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Scales and Gauges



Scale is the proportion of the model to the full size prototype. 

Gauge is the distance between the rails.  


In 1891, Marklin originated Gauge 1.  It was the first gauge for which a series of matching trains and track was made.  Originally 48 mm from center to center of the rails, it later became 1- inches (45 mm) between rails in the United Kingdom.  


Aster live steam locomotives are designed to run on 45 mm gauge track.  Years ago, Henry Greenly in the United Kingdom standardized 45mm for Gauge 1.  Recently it has become a popular choice for garden railways and with small-scale live steam enthusiasts.


In Gauge 1, models of Japan National Railway (JNR) locomotives are 1/30 scale.  Japanese prototypes operate on a standard gauge track that has a 1067 mm gauge.  European and American locomotives are designed for a standard gauge of 1435 mm (4 ft 8 inches). Aster models of European and American  locomotives are 1/32 scale.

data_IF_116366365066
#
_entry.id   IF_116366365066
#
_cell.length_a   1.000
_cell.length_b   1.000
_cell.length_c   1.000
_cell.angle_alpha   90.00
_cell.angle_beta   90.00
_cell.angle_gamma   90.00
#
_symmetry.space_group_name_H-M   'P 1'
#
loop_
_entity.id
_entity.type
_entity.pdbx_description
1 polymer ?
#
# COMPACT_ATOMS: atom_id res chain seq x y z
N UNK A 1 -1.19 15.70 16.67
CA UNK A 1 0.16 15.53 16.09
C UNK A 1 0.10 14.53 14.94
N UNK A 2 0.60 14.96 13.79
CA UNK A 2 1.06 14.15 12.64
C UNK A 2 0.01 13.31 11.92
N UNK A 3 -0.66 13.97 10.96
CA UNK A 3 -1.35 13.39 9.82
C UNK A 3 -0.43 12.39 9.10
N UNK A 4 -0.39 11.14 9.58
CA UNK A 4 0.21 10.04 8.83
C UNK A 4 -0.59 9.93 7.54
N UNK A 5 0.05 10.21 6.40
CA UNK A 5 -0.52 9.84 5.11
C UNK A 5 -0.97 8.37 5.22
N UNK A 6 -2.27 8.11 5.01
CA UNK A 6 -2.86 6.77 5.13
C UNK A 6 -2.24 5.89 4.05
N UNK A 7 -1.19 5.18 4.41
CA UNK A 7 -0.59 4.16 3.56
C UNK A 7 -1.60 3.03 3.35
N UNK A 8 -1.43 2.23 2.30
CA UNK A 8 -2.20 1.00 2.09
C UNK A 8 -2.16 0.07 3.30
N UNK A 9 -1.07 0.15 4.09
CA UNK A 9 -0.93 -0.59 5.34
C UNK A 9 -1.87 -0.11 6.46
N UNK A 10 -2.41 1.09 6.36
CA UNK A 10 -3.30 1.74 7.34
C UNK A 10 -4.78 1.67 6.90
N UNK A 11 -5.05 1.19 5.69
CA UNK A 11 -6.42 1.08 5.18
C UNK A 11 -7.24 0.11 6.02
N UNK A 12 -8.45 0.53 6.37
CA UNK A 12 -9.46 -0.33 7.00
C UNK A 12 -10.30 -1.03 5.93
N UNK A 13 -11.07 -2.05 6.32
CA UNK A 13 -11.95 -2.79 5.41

In 1989, Aster changed the back-to-back dimensions between wheel flanges from 41 to 40 mm so that locomotives could negotiate smaller radius curves.  This fact should be taken into account when designing track work.  The following Aster locomotives were built with a back-to-back dimension of 41 mm: Schools Class, King Arthur Class, Americanized Mogul, Old Faithful, Reno, PLM 231, Narrow Gauge Shay, JJNR C12, SNCF 141 R and JNR C57.  On all other Aster locomotives, the back-to-back wheel flange dimension is 40 mm.


Live steam locomotives are built in other scales and gauges.  However, Gauge 0 track and Gauge 1 track remains the most popular for small-scale railways.  Practical limits that affect small-scale live steam locomotive are minimized in Gauge 1.  A few Aster locomotives are capable of hauling an adult, but this is generally not practical because of track strength limitations.  





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